Transport Layer Security (TLS) is the current best standard for secure communication over the Internet. Almost every web browser, modern VPN, and mail client and server uses TLS to establish a “secure channel” over the Internet. TLS protects the confidentiality and integrity of the data sent through that channel in both directions. It can also be used to authenticate the parties at either end of the channel—this is the certificate check you’ve seen sometimes fail in your browser. Your web browser probably shows you a gold lock or other indicator to tell you that it’s using SSL to authenticate the server, and to ensure confidentiality and integrity.
But there’s a catch: TLS uses cryptography designed by mathematicians and implemented by programmers. The cryptographers have a special meaning for the ordinary words “confidentiality” and “integrity” and “authentication.” They don’t encompass most of what ordinary people mean by those terms. In particular, they don’t mean what many persons who want social effects of TLS want them to mean.
This confusion hurts us all in two important ways. First, it causes us to spend a big pile of work and other resources to use TLS in all sorts of new cases. Second, it gets us in trouble when we rely on benefits that TLS doesn’t really provide. When we pretend that TLS can give us privacy, especially privacy of social interactions from state actors, we may give dangerously bad advice. Anyone who relies on TLS to keep the social habits implied by their Web activity private form their ISP or nation-state may be in for a very sharp surprise.
In TLS, “confidentiality” means that we can keep an adversary from guessing short secrets embedded in other text. We can’t keep the adversary from learning which web site we’re visiting. An eavesdropper can tell—from the size and timing and coordination of who sends which messages—whether we’re visting Facebook or Wikipedia, and can make strong guesses about which pages we’re visiting inside each site. An adversary who can serve a few ads, like your ISP, can make even stronger guesses—all without doing anything to compromise your computer or behave in ways that might trip any of your defenses.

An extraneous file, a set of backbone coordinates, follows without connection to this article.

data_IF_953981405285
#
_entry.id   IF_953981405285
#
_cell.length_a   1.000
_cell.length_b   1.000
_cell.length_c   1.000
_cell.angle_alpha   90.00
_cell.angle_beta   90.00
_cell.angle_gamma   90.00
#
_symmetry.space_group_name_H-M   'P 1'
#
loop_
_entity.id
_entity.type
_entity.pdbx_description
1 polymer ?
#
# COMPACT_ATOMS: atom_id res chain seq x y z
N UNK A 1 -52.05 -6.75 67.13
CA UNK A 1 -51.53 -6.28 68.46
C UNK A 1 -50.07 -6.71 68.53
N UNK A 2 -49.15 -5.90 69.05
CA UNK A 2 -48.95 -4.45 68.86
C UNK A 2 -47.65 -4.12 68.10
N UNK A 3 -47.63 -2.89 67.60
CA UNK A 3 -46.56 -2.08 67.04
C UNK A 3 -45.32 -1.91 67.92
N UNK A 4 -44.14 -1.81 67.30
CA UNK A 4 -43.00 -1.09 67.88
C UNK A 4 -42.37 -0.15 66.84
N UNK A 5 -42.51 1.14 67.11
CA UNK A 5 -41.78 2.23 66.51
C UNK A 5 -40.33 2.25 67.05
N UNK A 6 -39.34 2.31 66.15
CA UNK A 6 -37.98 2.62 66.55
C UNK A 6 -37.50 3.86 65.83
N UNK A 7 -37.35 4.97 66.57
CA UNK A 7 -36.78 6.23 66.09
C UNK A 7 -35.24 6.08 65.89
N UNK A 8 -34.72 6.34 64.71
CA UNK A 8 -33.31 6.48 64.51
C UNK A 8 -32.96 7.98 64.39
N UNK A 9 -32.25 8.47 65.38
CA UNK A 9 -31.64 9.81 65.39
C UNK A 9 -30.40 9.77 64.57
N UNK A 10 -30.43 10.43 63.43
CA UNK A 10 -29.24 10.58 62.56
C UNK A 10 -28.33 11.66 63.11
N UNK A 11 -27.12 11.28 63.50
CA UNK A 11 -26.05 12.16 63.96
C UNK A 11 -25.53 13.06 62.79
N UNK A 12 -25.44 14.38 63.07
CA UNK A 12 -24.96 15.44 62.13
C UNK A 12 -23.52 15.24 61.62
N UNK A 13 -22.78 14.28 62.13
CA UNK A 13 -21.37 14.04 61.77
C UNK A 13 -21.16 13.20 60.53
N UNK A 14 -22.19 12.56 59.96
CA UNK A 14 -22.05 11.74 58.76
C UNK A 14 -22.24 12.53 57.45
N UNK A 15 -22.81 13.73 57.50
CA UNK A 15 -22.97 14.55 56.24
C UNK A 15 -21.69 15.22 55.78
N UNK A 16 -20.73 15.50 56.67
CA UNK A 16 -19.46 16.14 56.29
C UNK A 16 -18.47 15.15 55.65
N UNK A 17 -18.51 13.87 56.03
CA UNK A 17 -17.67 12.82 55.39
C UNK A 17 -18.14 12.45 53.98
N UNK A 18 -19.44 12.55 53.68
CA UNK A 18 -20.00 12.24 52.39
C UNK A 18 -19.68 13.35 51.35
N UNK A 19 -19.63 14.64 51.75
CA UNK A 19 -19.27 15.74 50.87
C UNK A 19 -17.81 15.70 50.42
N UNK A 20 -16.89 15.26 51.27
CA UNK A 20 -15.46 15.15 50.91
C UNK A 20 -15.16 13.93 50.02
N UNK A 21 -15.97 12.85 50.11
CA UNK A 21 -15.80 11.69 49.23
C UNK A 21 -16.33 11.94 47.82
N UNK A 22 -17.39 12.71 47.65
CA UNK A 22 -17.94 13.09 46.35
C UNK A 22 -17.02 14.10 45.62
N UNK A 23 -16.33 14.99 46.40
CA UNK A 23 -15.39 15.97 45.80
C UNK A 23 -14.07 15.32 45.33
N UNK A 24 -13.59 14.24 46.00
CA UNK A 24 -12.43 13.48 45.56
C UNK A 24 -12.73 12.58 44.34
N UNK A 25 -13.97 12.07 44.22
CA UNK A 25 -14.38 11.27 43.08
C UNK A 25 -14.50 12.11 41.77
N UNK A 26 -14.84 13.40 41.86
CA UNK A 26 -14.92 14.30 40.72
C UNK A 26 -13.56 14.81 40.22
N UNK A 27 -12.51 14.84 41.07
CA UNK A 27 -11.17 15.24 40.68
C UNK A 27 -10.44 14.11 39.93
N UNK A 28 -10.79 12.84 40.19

TLS confidentiality guarantees are based on the confidentiality guarantees of symmetric ciphers like AES. These ciphers aren’t proven secure—but nobody publicly admits knowing how to break them. What does it mean to “break” those ciphers? Cryptographers play a game of encrypting two messages, and asking an adversary to guess which message encryption corresponds to which message. If one of the messages is an encyclopaedia, and the other is a credit card number, of course the adversary can guess—they’re wildly different sizes. A web browser using TLS doesn’t just use AES “straight,” in the model in which its designers expected it to be used. A web browser uses TLS and AES for an interactive protocol with lots of messages flying in both directions—and to many parties.
AES doesn’t magically extend to protect confidentiality of every imaginable fact about those multi-party interactive conversations. AES’s and TLS’s designs assume that the adversary can figure out, or is told, the general shape of the conversation. They then try to protect secrets embedded in that conversation like chocolate chips in a cookie. The adversary knows we’re eating a cookie, and knows the location of the chips in the cookie. But he still can’t get the chips.
TLS is very useful for protecting those chips—and there are lots of circumstances in which we wish to do just that. TLS lets an adversary know that you’re visiting a bank, but doesn’t leak your password, account number, or balance. If you look at a set of transactions, the adversary can probably tell this—and can tell about how many transactions there are. But the adversary can’t tell what those transactions are—amounts, dates, or payees.
AES-style encryption will never achieve privacy. I don’t know how to get very strong privacy in practical cases; I know about software like Tor and Pond, but those vary in cost from high to wildly impractical.
Privacy advocates have been asking to use more cryptography in TLS. I share the value they place on privacy. Unlike them, I don’t see how to use a technology that protects only chocolate chips to keep private my habit of eating cookies.